# identity and inverse/complement elements in a boolean algebra

In a boolean algebra, $$0$$ (the lattice's bottom) is the identity element for the join operation $$\lor$$, and $$1$$ (the lattice's top) is the identity element for the meet operation $$\land$$. For an element in the boolean algebra, its inverse/complement element for $$\lor$$ is wrt $$1$$ and its inverse/complement element for $$\land$$ is wrt $$0.$$

A Boolean algebra can be defined to be a complemented lattice that is also distributive. For a distributive lattice, the complement of $$x,$$ when it exists, is unique. See Wikipedia (http://en.wikipedia.org/wiki/Lattice_(order)#Complements_and_pseudo-complements).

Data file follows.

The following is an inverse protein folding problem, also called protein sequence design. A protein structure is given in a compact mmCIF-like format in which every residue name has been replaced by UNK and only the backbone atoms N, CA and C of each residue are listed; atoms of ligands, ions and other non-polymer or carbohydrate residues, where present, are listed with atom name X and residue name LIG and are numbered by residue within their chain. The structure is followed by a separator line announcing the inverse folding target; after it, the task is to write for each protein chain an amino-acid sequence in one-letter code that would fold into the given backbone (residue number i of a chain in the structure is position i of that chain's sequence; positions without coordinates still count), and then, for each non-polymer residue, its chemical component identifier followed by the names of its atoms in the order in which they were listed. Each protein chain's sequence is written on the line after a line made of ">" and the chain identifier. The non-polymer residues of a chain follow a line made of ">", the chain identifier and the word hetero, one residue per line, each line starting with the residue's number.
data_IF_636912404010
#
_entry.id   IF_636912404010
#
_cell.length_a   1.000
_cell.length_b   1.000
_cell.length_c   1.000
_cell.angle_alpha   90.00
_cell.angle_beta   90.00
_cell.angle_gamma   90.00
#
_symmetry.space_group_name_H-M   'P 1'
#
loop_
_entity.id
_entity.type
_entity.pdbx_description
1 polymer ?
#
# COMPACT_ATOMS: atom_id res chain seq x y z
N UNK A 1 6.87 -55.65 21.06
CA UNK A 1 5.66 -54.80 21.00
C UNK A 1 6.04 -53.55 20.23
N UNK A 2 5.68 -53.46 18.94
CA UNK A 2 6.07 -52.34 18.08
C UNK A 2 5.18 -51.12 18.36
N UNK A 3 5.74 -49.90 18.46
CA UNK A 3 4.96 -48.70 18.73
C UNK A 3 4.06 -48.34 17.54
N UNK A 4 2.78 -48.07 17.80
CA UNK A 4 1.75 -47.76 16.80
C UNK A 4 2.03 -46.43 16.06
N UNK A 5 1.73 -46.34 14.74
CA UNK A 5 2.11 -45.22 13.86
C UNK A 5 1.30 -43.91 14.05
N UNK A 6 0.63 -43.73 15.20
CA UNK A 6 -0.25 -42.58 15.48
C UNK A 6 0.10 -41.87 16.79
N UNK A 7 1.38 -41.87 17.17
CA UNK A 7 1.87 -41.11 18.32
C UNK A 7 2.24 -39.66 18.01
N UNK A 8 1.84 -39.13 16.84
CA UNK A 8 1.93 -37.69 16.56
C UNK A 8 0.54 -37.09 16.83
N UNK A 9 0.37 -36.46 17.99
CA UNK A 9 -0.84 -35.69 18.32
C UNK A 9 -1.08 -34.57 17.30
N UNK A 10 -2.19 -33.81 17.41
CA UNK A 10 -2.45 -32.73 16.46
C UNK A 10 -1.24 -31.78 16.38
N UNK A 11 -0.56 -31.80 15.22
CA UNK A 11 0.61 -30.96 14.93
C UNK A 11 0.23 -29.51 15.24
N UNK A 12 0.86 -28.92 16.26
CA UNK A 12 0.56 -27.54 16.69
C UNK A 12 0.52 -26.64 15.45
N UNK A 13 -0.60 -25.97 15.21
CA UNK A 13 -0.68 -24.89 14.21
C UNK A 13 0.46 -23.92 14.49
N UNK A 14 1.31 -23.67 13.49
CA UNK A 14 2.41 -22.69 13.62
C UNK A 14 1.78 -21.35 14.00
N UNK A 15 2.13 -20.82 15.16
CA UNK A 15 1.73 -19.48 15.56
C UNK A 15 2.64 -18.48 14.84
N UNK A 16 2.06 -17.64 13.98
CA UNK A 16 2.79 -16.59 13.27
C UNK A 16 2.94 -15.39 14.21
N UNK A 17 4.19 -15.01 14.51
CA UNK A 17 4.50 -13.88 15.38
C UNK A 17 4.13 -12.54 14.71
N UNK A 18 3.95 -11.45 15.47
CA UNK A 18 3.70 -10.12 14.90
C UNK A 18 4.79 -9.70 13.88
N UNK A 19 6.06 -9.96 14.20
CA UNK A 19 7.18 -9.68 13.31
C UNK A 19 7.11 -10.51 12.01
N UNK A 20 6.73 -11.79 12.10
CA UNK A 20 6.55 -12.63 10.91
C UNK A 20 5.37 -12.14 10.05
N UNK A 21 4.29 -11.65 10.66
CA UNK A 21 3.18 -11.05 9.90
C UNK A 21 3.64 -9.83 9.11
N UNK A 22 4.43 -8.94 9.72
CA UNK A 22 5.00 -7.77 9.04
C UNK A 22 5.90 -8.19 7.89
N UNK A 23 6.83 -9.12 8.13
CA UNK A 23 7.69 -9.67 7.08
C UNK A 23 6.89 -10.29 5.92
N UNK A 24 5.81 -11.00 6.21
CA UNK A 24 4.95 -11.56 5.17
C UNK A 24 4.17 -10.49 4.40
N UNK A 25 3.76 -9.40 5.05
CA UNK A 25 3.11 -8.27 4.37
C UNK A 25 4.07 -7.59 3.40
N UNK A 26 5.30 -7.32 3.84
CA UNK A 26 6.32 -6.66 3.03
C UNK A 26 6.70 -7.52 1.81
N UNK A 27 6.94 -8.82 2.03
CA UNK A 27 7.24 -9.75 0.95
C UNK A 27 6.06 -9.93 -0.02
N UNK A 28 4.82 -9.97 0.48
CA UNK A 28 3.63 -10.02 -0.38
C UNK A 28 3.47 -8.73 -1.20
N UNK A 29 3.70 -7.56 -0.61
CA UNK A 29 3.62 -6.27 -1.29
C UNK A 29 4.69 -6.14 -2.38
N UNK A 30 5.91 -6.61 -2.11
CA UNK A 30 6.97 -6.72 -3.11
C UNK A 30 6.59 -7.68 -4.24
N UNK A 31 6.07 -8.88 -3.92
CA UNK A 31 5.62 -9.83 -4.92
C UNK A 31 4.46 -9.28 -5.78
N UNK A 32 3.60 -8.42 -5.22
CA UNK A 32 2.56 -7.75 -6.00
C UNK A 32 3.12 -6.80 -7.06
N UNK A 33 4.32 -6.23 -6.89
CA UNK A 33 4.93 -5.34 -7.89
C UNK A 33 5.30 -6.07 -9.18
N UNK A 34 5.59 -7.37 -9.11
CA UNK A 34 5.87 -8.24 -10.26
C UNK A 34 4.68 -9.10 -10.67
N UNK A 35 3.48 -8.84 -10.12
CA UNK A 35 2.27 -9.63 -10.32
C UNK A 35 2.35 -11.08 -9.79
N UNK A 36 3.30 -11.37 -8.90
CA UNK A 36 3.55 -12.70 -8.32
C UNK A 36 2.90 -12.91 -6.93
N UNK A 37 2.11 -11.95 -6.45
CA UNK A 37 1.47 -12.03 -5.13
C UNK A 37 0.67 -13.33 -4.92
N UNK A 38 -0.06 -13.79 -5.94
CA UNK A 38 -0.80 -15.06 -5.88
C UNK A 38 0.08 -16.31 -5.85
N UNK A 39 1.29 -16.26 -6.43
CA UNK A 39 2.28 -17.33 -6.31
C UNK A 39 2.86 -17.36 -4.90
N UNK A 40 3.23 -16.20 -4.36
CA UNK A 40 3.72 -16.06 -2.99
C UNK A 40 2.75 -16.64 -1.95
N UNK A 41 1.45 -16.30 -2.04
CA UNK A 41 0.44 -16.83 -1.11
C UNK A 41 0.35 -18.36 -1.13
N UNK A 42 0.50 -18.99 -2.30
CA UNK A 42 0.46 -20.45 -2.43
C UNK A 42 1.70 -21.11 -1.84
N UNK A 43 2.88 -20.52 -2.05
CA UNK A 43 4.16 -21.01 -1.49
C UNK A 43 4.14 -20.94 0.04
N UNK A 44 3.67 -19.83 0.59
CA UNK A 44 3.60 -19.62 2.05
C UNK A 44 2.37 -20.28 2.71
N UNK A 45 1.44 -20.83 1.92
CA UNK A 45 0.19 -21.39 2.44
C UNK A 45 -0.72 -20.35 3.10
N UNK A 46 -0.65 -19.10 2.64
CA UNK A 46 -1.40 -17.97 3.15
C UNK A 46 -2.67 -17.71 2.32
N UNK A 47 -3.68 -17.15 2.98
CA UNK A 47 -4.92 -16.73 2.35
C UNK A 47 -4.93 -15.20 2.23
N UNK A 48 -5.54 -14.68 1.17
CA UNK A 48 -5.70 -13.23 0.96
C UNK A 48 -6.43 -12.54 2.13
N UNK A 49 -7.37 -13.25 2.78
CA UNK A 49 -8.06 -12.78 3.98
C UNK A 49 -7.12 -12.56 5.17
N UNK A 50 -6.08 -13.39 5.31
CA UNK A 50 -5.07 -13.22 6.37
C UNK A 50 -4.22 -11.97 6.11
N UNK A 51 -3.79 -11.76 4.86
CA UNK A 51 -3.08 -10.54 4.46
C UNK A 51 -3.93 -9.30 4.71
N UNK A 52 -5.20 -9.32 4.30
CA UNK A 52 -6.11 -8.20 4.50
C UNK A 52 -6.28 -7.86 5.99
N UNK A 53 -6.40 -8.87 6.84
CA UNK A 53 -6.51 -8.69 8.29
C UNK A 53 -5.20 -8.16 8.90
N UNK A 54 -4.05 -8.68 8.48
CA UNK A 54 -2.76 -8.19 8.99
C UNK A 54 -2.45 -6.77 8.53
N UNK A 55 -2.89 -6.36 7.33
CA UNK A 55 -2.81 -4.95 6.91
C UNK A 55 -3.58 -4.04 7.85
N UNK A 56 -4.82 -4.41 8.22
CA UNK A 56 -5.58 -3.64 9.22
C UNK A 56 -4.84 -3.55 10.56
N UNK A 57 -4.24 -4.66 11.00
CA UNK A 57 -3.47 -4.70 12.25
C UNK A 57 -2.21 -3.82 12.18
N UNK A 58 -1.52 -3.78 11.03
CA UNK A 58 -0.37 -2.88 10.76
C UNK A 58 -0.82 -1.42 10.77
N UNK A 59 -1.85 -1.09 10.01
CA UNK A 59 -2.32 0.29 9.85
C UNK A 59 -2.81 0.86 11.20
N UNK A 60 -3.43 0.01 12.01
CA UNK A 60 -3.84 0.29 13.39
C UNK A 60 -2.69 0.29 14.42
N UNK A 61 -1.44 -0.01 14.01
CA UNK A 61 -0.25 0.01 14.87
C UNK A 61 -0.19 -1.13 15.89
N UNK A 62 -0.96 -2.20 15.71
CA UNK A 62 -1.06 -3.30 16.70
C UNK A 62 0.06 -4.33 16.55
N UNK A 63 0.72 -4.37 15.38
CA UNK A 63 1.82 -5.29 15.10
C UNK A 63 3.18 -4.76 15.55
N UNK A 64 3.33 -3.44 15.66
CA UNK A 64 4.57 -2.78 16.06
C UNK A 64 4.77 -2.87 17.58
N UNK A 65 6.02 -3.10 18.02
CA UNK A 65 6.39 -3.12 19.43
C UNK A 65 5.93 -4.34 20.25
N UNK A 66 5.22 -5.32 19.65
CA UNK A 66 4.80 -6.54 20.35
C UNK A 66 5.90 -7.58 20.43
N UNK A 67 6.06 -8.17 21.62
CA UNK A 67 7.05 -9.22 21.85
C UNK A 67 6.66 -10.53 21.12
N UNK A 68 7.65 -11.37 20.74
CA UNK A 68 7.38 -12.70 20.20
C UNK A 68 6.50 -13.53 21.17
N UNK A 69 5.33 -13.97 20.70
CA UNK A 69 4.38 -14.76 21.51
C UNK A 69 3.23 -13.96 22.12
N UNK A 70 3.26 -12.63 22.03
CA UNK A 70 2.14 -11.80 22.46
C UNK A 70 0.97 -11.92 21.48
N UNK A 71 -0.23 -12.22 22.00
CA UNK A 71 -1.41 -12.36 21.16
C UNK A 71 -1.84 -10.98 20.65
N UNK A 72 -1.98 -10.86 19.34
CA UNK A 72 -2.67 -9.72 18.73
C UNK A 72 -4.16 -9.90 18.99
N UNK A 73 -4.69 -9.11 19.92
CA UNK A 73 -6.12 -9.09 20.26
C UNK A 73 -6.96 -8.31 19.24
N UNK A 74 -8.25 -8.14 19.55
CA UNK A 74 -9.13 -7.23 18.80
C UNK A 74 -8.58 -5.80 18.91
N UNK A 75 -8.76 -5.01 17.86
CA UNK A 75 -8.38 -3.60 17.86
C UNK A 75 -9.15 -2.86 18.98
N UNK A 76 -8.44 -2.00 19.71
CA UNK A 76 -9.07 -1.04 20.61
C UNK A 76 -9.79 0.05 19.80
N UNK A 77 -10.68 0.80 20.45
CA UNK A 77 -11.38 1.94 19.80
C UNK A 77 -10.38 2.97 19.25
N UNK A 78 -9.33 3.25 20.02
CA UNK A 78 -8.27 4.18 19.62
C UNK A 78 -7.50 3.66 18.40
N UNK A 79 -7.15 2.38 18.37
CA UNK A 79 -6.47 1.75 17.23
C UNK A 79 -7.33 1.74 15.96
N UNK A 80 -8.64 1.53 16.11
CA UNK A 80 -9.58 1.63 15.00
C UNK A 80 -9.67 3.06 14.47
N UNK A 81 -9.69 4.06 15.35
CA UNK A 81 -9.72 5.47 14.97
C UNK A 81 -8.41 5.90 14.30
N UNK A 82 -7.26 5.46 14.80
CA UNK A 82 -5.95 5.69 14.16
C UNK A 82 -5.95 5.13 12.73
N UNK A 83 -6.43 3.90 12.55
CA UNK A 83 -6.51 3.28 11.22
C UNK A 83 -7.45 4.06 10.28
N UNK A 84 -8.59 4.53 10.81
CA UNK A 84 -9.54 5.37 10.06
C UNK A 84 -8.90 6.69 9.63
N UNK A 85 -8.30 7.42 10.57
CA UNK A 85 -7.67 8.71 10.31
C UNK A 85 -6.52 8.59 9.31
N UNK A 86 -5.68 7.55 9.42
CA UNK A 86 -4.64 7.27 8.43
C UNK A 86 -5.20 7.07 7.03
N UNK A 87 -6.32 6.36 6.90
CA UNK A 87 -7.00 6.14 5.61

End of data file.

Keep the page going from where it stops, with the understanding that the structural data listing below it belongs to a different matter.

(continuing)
The power set of a set $$S$$ is an example of Boolean algebra. $$S$$ is the identity for union and $$\emptyset$$ is the identity for intersection. However, for union, the complement of a set wrt $$S$$ is not unique; For intersection, the complement of a set wrt $$\emptyset$$ is not unique either. So is this a contradiction?

Thanks and regards!

By definition, $\rm b\:$ is a complement of $\rm a\:$ if $\rm\ a\vee b = 1,\ a\wedge b = 0\:$. So a unique complement must be a unique solution to both$\$ equations (involving both$\$ operations), not just a single operation - as you consider above. So there is no contradiction.